OBJECTS OF THE INVENTION It is therefore. an object of this invention to provide a self-contained smoking appliance wherein the lighted tobacco is isolated from the surrounding environment.
A further object of this invention is to provide a smoking appliance which reduces the effort required to draw smoke through a quantity of lighted tobacco.
Another object of this invention is to provide a smoking appliance which reduces the effort required to draw smoke through the cooling and filtering fluid in a water pipe or the like.
Yet another object of this invention is to provide a smoking appliance wherein the effect of environmental conditions on lighting and smoking are minimized.
A further object of this invention is to provide a selfcontained smoking appliance wherein varying oxygencontaining mixtures of gases may be supplied to the burning tobacco.
A still further object of this invention is to reduce the hazard of causing a fire or an explosion while smoking.
These and other objects of the invention will become apparent upon reading the specification with reference to the appropriate drawings.
SUMMARY OF THE INVENTION The invention relates to a smoking appliance including first and second airtight chambers and means associated with the chambers for permitting a gas to flow therebetween. It further includes a receiver for holding the quantity of lighted tobacco. cooling means supported within one of the chambers for cooling the smoke as it passes through the chamber. conduit means for withdrawing smoke from the last-mentioned chamber and a source of air under pressure connected to the other chamber.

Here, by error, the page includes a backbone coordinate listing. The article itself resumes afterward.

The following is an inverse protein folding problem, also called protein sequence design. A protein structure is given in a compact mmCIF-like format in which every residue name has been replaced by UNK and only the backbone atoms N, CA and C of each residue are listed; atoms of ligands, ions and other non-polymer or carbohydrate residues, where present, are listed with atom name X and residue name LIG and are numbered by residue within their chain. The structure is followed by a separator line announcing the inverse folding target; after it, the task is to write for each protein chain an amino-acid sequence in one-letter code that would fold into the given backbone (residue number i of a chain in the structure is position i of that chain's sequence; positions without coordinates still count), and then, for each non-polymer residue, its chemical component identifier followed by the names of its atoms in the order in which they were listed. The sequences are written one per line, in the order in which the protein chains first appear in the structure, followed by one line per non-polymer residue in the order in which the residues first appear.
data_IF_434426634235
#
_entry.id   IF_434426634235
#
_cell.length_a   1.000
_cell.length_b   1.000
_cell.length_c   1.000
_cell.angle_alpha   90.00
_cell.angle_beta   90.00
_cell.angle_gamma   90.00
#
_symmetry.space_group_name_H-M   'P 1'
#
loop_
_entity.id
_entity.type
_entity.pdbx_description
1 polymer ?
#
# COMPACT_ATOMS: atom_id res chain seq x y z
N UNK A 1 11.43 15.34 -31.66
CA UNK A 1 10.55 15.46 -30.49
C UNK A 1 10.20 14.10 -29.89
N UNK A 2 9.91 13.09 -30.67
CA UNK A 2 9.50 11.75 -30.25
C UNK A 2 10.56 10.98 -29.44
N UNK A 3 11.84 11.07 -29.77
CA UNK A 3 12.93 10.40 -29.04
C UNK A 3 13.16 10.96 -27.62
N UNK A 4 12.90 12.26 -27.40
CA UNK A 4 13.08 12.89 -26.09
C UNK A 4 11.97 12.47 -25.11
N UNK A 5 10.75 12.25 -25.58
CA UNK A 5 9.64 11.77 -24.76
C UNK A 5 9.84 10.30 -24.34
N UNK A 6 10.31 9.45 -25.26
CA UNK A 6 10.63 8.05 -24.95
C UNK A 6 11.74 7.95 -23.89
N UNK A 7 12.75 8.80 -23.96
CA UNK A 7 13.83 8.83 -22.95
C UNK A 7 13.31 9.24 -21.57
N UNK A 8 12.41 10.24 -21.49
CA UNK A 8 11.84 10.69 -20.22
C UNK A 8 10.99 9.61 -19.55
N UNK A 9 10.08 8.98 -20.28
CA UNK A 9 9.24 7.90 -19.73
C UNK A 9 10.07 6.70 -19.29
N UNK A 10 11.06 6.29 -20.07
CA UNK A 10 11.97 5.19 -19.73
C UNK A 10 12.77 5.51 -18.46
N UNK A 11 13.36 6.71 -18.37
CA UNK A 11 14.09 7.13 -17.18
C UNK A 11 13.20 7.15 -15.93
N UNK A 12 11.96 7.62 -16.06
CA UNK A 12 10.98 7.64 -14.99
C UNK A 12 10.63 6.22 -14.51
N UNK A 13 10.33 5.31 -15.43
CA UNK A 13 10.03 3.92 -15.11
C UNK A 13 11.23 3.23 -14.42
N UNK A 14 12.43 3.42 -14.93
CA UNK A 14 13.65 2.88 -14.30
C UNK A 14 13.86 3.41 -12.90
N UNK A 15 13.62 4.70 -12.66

BRIEF DESCRIPTION OF THE DRAWINGS FIG. I is an elevational view of one embodiment of the invention with portions thereof shown in section;
FIG. 2 is an elevational view of another embodiment of the invention with portions thereof shown in section;
FIG. 3 is an elevational view of yet another embodiment of the invention with portions thereof shown in section;
FIG. 4 is a top plan view of the tobacco holder and igniter forming a portion of the embodiment of the invention illustrated in FIG. 3;
FIG. 5 is a side elevational view of the mouthpiece forming a part of the present invention; and
FIG. 6 is a sectional view of FIG. 5 taken along line 6-6 and viewed in the direction of the arrows.
DETAILED DESCRIPTION OF THE INVENTION The form of the invention illustrated in FIG. 1 includes a base receptacle or chamber 10 which is designed to hold a quantity of water or other appropriate cooling liquid 12. Combustion chamber 14 is threadedly secured to receptacle ]0 by means of cooperating threads 16 and is provided with a removable cap I8 secured thereto by means of threads 20. It should be noted that receptacle l0, chamber 14 and cap 18 are secured to one another in such a manner that they form a substantially airtight unit. A seal 21 is secured to chamber 14 and prevents the passage of gases therefrom into receptacle 10.
A tank or container 22 filled with compressed air is connected to chamber 14 by means of flexible tube 24, the latter passing into chamber 14 through seal 26. Tube 24 may be provided with a valve 28 to adjust the amount of pressurized air which is permitted to flow into combustion chamber 14. It should be noted that tank 22 may contain pressurized atmospheric air. oxygen enriched air or any other mixture of gases which may be desired in order to produce a smoke having particular characteristics. Furthermore. tank 22 may be replaced by a compressor which merely increases the pressure of the ambient air before it is introduced into chamber 14.
A connecting conduit 30 passes from chamber 14 through seal 21 into receptacle 10 at a point below a surface of cooling fluid 12. It may be provided with a conically shaped tobacco receptacle 32 having a screen or other gas permeable floor 34 to support the tobacco T and yet permit the flow of smoke and air from chamber 14 through conduit 30. A butane or other flametype lighter 36 may be mounted in the wall of chamber 14 and positioned such that a flame directed from its nozzle 38 will ignite the tobacco T supported within receptacle 32.